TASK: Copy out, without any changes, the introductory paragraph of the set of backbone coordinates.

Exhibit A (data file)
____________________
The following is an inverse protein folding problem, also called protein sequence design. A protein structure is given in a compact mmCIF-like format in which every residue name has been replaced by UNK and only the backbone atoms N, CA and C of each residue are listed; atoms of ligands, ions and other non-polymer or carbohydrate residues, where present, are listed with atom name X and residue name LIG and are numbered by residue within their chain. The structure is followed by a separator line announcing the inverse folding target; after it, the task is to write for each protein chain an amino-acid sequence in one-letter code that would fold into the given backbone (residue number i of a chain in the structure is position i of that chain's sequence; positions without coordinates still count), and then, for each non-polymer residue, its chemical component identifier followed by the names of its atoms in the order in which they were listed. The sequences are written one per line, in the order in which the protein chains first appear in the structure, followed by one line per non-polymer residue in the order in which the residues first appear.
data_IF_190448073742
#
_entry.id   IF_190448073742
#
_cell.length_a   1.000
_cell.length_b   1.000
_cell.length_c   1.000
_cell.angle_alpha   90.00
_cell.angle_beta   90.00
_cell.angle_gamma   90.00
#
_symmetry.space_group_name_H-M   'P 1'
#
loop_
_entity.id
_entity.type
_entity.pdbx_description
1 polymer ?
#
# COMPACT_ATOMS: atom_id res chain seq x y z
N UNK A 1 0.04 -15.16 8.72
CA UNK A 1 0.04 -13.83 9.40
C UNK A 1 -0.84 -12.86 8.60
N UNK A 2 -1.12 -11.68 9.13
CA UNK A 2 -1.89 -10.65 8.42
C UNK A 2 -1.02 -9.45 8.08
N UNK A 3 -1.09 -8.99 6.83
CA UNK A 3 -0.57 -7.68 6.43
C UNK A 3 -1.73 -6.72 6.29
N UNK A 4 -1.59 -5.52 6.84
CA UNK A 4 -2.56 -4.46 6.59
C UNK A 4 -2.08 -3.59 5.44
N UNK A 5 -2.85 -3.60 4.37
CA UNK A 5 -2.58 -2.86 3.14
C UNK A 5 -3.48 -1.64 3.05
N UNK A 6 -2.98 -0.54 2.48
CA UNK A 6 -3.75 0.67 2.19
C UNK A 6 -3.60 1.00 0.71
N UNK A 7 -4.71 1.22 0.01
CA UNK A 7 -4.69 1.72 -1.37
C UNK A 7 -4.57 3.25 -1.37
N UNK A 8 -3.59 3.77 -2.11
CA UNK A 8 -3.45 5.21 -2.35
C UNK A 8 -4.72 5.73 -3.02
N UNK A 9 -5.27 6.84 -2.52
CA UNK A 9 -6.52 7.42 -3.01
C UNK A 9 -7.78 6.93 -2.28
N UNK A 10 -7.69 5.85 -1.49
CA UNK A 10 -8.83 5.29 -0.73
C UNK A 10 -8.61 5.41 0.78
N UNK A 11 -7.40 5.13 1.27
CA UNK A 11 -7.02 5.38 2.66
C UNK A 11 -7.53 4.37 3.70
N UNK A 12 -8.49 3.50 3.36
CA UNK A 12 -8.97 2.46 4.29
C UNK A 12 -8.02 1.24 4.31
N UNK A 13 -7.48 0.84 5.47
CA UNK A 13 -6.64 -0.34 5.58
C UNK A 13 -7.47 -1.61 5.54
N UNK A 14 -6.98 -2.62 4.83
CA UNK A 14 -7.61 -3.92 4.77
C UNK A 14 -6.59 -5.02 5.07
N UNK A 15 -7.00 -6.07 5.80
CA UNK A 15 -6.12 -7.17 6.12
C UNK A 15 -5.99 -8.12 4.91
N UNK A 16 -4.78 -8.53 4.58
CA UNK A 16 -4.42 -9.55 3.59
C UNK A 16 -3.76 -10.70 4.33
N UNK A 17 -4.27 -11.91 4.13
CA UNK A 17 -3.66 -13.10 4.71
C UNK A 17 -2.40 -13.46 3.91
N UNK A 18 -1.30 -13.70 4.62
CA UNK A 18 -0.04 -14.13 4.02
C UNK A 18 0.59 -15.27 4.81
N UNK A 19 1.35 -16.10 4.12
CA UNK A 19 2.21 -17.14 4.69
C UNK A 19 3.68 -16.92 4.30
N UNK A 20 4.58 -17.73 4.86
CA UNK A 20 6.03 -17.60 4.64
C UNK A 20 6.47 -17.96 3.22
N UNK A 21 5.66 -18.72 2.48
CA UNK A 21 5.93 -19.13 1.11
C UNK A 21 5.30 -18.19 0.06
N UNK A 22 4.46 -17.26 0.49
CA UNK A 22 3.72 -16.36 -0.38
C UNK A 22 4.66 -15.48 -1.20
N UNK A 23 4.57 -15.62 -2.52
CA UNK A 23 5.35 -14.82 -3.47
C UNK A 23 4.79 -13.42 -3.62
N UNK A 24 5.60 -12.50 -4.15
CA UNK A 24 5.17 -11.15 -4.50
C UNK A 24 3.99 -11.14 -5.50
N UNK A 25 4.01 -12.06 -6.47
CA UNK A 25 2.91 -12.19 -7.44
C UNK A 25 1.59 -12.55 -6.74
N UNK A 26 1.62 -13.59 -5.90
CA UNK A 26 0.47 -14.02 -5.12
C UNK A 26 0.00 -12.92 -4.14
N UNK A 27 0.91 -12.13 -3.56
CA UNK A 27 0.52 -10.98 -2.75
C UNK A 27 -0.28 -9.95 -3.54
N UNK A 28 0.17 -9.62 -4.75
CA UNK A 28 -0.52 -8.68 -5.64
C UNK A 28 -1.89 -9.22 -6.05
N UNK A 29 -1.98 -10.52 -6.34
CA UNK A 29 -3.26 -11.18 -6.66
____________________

The following is an inverse protein folding problem, also called protein sequence design. A protein structure is given in a compact mmCIF-like format in which every residue name has been replaced by UNK and only the backbone atoms N, CA and C of each residue are listed; atoms of ligands, ions and other non-polymer or carbohydrate residues, where present, are listed with atom name X and residue name LIG and are numbered by residue within their chain. The structure is followed by a separator line announcing the inverse folding target; after it, the task is to write for each protein chain an amino-acid sequence in one-letter code that would fold into the given backbone (residue number i of a chain in the structure is position i of that chain's sequence; positions without coordinates still count), and then, for each non-polymer residue, its chemical component identifier followed by the names of its atoms in the order in which they were listed. The sequences are written one per line, in the order in which the protein chains first appear in the structure, followed by one line per non-polymer residue in the order in which the residues first appear.